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Independent hauliers are being advised to steer clear of ‘limited company’ (self-employed) drivers, with claims that UK traffic commissioners are cracking down on their use after complaints from multinationals.
Under IR35 legislation, hauliers generating less than £10.2m ($13.7m) in turnover are exempt from rules prohibiting the use of limited company drivers, however, sources have been telling The Loadstar that this is not true in practice.
“We’ve been advised in no uncertain terms not to contract limited company drivers, as doing so could result in the traffic commissioner revoking our licence,” one haulier said.
“We haven’t been told why; the rules clearly state that if you earn less than £10m, these drivers should be available to us, but instead we are being advised to go through agencies – we’ve been left in a sort of legal limbo.”
Traffic commissioners, a tribunal of the Department for Transport, are responsible for the licensing and regulation of those who operate heavy goods vehicles, buses and coaches.
Sources have suggested that, amid growing driver shortages, larger companies had “leant on” traffic commissioners to enforce “contractor bans” on all hauliers regardless of income.
This, said one source, was being legitimised under the veil that it would “level the playing field” as the country contends with a driver shortage, but with larger firms paying hefty bonuses, some are suggesting it has put smaller firms at risk.
“It does not actually level the playing field at all, it just makes it harder for smaller firms to operate, as we cannot afford the extra agency rates or the bonuses,” one haulier said.
“And from our experience, it’s reducing access to drivers, as European drivers that would work here for us, as limited companies, are choosing to go to Germany rather than work either through an agency or under a PAYE umbrella.”
The haulier said the problem was obtaining clarity on the rules, adding there was a lot of “word of mouth” concern being spread that authorities were failing to address.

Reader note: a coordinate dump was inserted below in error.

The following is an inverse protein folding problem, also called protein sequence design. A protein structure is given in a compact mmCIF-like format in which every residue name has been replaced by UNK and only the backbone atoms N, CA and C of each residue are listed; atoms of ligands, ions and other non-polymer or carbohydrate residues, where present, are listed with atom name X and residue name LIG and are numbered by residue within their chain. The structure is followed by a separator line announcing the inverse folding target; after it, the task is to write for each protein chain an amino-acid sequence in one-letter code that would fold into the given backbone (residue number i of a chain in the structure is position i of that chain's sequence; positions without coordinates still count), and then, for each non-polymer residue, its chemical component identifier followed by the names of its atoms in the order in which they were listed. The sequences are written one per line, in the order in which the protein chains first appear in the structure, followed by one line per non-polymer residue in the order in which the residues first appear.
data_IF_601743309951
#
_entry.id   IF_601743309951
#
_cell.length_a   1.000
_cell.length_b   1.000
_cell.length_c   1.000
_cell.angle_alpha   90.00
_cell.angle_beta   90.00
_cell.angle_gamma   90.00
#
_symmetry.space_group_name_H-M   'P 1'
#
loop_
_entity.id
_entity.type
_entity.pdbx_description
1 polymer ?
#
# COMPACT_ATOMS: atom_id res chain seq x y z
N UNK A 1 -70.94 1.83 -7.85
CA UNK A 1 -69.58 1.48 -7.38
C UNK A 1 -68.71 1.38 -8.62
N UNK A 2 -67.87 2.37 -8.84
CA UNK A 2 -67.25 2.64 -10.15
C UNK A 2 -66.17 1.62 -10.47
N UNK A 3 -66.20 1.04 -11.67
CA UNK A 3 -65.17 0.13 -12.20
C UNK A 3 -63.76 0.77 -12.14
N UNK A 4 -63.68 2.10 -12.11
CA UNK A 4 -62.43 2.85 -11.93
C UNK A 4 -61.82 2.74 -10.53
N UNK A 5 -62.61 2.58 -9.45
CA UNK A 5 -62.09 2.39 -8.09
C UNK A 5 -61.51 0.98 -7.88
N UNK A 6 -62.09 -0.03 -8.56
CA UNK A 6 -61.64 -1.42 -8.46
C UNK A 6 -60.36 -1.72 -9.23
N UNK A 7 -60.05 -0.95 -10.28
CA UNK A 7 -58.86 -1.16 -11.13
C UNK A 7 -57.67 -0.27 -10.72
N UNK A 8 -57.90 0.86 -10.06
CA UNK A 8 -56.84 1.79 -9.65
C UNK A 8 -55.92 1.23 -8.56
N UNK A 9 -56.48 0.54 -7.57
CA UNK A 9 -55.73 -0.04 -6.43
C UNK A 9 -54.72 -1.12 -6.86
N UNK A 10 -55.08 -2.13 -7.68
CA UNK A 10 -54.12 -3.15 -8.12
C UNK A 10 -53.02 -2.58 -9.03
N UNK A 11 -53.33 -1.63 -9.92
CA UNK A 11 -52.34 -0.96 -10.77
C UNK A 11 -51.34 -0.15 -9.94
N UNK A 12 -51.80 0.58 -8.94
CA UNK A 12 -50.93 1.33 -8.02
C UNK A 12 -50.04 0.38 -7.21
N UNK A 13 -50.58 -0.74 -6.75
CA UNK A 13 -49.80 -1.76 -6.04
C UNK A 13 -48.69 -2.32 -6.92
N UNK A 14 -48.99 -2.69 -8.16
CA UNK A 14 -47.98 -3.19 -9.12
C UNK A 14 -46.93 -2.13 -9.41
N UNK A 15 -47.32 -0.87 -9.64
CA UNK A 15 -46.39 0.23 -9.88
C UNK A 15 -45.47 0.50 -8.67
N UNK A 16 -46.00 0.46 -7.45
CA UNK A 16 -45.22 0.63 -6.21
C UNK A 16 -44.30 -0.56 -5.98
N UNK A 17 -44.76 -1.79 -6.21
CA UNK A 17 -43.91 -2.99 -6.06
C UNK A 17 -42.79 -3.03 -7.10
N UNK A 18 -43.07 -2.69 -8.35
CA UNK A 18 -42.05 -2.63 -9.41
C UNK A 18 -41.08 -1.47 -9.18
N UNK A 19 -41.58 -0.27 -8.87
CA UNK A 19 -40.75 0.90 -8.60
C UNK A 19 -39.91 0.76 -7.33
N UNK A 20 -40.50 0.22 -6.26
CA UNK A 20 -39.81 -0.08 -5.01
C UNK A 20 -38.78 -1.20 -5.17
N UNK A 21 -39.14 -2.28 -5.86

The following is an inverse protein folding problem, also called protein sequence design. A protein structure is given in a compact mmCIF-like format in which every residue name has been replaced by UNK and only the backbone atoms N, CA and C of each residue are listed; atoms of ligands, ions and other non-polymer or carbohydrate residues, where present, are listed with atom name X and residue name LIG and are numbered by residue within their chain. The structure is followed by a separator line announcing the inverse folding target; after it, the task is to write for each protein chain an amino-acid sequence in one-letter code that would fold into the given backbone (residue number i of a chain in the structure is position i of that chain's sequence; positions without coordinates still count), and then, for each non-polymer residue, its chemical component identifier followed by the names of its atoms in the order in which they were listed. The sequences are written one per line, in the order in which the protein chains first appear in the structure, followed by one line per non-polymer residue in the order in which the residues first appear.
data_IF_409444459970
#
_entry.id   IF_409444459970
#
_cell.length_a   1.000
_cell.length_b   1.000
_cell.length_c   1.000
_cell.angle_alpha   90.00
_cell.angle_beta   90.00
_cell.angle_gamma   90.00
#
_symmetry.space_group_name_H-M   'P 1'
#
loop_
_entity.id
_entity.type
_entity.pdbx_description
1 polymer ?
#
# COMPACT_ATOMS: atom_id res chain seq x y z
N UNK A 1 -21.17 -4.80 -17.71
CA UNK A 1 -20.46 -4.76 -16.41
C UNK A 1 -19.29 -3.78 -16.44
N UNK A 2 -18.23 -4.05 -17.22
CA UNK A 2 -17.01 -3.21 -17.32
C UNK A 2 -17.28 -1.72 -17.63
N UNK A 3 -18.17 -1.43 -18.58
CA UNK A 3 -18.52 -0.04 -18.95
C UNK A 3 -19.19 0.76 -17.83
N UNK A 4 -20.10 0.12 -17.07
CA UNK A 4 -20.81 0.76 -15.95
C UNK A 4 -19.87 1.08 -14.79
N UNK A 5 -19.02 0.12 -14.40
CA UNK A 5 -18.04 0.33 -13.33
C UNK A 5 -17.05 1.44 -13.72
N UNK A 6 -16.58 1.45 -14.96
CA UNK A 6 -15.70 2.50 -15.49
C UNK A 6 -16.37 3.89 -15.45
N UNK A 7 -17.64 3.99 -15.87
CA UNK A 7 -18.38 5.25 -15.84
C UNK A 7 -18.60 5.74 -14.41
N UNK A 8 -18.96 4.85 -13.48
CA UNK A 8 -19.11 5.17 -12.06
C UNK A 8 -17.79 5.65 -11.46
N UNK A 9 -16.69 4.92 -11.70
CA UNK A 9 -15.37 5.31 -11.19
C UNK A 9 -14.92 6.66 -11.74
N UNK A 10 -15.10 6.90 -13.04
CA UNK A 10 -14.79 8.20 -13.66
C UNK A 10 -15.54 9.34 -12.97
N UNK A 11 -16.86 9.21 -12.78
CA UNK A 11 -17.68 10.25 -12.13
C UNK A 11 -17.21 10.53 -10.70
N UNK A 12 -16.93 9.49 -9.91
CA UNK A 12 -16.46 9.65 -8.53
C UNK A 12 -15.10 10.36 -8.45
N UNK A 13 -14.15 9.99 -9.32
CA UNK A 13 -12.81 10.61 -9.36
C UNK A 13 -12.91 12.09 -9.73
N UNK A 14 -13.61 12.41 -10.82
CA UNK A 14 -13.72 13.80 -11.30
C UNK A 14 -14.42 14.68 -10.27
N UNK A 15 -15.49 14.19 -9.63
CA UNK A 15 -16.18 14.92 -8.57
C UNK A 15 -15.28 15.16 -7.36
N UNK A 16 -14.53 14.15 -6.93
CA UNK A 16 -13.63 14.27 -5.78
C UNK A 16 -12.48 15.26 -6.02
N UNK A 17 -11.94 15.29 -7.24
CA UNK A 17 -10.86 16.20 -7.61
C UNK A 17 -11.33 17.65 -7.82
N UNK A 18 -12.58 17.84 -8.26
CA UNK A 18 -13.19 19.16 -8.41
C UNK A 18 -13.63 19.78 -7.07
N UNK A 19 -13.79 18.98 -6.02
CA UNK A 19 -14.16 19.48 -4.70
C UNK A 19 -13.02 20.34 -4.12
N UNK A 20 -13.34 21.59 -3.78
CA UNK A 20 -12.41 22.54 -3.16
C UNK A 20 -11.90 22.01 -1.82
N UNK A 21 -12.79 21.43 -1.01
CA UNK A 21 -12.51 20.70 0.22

The Loadstar also struggled to get a coherent response from the traffic commissioners’ headquarters, a spokesperson saying the office would not comment on “anonymous second-hand advice”.
“I should point out the traffic commissioners for Great Britain are arms-length, independent regulators,” the spokesperson added. “They act as a single person tribunal and apply the law as interpreted by the higher courts. The enforcement of tax legislation falls to HMRC.”
Asked why they were following independent advice not to use contractors, the hauliers said they were operating in a “closed shop of fear” that licences could be revoked.
One owner of a small haulage firm said the treatment received by SMEs from the traffic commissioners was inconsistent with that they had experienced when they worked at larger firms.
“If we needed an uplift licence to add extra drivers to our pool, we’d get it almost at once and get an interim licence in the meantime,” said the haulier. “Now, we have attempted to get an interim licence and been refused.
“The way we see it is that traffic commissioners consider the licence theirs and not the operator’s, and we don’t want to push this issue because they determine whether we keep the licence. They can% shut you down just like that, so we don’t want to stir this; all we want is clarity so we know how to proceed.”